Aristotle considered ethics to be a practical science, i.e., one mastered by doing rather than merely reasoning. Further, Aristotle believed that ethical knowledge is not certain knowledge (like metaphysics and epistemology) but is general knowledge. He wrote several treatises on ethics, including most notably, Nichomachean Ethics, in which he outlines what is commonly called virtue ethics.
Aristotle taught that virtue has to do with the proper function of a thing. An eye is only a good eye in so much as it can see, because the proper function of an eye is sight. Aristotle reasoned that man must have a function uncommon to anything else, and that this function must be an activity of the soul. Aristotle identified the best activity of the soul as eudaimonia: a happiness or joy that pervades the good life. Aristotle taught that to achieve the good life, one must live a balanced life and avoid excess. This balance, he taught, varies among different persons and situations, and exists as a golden mean between two vices - one an excess and one a deficiency.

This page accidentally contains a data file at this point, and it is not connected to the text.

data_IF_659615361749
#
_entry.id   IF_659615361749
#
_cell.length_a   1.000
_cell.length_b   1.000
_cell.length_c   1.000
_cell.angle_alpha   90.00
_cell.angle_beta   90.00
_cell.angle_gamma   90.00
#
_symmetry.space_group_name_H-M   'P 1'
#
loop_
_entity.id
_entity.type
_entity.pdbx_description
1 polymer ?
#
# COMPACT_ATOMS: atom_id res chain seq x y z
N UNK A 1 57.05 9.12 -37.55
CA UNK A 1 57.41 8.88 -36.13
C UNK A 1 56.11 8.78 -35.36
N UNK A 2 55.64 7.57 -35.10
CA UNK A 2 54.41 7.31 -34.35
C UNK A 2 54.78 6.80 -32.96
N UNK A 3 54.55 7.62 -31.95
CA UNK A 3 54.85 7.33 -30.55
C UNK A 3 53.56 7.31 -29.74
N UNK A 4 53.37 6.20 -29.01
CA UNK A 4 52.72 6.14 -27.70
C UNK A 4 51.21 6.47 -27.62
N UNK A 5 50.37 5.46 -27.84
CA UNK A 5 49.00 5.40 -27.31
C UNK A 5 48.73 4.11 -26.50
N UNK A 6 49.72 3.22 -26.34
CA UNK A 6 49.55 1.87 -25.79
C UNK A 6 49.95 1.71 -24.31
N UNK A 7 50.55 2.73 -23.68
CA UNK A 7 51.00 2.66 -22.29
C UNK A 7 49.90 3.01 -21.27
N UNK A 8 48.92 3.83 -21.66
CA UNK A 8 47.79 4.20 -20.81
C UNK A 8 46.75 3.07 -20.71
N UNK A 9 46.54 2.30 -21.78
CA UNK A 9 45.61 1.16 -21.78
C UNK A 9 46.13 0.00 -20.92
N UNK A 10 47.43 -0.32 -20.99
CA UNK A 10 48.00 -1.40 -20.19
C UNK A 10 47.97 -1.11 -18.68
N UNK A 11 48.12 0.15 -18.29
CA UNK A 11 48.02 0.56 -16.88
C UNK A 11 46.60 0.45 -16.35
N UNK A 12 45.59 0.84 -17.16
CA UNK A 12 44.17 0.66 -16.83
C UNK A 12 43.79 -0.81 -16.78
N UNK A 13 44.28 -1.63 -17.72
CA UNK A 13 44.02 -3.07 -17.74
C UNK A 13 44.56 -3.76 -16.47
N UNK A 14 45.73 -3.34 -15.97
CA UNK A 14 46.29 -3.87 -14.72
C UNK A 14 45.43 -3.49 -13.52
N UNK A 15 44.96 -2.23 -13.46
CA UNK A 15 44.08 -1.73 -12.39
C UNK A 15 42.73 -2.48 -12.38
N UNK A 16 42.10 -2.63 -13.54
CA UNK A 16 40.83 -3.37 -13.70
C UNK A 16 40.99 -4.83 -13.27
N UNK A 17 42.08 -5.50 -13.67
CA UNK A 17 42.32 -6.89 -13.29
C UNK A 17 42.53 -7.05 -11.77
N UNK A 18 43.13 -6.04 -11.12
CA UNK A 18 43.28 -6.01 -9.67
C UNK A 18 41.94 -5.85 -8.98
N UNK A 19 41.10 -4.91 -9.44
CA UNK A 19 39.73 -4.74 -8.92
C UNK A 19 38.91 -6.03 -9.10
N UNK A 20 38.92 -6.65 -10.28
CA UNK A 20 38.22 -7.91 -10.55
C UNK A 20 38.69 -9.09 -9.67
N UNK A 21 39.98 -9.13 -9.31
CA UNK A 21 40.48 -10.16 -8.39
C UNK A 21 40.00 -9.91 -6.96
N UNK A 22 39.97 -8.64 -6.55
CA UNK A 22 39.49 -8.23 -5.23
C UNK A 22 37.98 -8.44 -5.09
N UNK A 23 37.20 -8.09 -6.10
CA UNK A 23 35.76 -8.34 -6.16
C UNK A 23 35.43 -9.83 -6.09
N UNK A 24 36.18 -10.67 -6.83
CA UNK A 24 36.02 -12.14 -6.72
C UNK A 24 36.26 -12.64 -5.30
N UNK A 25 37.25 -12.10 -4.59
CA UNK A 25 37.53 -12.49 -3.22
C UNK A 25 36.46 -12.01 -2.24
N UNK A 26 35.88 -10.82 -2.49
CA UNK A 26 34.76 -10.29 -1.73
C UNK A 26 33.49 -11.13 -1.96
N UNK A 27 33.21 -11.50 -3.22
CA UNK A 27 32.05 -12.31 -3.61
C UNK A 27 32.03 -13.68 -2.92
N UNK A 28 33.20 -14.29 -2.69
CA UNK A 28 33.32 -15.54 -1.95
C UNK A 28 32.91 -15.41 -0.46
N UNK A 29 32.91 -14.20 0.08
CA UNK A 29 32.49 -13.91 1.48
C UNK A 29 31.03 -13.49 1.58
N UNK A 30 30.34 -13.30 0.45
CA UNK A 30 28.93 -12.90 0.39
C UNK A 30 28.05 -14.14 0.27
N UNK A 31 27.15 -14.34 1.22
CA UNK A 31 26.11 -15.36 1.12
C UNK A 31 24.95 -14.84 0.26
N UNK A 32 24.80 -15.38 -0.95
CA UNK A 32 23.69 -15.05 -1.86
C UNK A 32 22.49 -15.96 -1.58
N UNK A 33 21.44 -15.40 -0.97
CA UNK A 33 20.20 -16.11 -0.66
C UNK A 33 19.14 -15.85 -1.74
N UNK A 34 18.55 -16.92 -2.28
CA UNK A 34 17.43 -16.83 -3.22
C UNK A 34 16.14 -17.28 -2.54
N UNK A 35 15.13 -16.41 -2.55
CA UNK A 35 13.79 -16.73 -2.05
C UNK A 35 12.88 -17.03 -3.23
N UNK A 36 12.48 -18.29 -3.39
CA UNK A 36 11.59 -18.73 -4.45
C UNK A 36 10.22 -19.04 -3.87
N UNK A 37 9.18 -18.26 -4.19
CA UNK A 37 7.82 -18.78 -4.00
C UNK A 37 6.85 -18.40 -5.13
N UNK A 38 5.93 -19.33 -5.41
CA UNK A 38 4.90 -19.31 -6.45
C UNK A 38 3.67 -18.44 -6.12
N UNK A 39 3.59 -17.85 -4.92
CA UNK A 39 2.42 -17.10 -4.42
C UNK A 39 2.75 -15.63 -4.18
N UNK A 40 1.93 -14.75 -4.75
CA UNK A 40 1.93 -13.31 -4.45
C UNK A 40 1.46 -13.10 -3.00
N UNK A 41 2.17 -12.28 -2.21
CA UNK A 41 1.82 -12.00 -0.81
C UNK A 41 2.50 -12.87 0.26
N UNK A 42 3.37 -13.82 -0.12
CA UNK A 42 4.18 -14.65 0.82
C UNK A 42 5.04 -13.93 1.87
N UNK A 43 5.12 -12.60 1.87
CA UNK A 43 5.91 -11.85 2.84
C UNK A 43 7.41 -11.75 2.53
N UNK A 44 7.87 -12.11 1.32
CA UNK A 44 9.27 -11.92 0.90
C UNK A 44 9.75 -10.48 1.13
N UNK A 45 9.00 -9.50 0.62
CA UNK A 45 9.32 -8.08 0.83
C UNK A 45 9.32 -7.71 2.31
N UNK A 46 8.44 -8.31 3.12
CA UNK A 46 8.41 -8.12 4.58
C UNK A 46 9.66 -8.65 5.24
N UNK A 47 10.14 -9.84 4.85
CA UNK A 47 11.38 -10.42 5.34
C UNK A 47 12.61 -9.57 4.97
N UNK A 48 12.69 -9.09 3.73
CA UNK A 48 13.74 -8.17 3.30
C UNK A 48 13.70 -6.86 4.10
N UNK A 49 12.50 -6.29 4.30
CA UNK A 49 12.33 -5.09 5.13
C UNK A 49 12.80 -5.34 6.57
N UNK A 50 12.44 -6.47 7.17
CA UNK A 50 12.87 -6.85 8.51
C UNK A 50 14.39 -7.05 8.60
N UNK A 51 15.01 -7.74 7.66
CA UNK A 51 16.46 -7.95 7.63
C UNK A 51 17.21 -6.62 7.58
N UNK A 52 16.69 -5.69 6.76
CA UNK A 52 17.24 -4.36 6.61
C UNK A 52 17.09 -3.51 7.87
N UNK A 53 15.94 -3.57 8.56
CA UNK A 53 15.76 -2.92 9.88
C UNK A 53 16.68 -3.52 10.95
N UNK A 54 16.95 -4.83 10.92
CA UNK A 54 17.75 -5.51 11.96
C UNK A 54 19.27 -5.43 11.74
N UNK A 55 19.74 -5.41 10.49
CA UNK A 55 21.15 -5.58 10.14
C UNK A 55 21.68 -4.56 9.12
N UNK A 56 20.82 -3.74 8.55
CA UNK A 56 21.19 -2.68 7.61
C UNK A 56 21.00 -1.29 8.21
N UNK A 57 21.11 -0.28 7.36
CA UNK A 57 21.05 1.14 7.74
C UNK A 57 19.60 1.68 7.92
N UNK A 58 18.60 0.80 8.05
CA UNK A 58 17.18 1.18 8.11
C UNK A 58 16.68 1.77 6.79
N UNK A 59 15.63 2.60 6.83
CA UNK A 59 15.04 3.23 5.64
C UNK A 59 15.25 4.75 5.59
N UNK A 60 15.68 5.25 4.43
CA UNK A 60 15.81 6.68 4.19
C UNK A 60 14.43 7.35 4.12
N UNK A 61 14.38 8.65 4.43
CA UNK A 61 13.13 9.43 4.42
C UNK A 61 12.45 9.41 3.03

— Excerpted from Wikipedia, the free encyclopedia.
This book was translated by D. P. Chase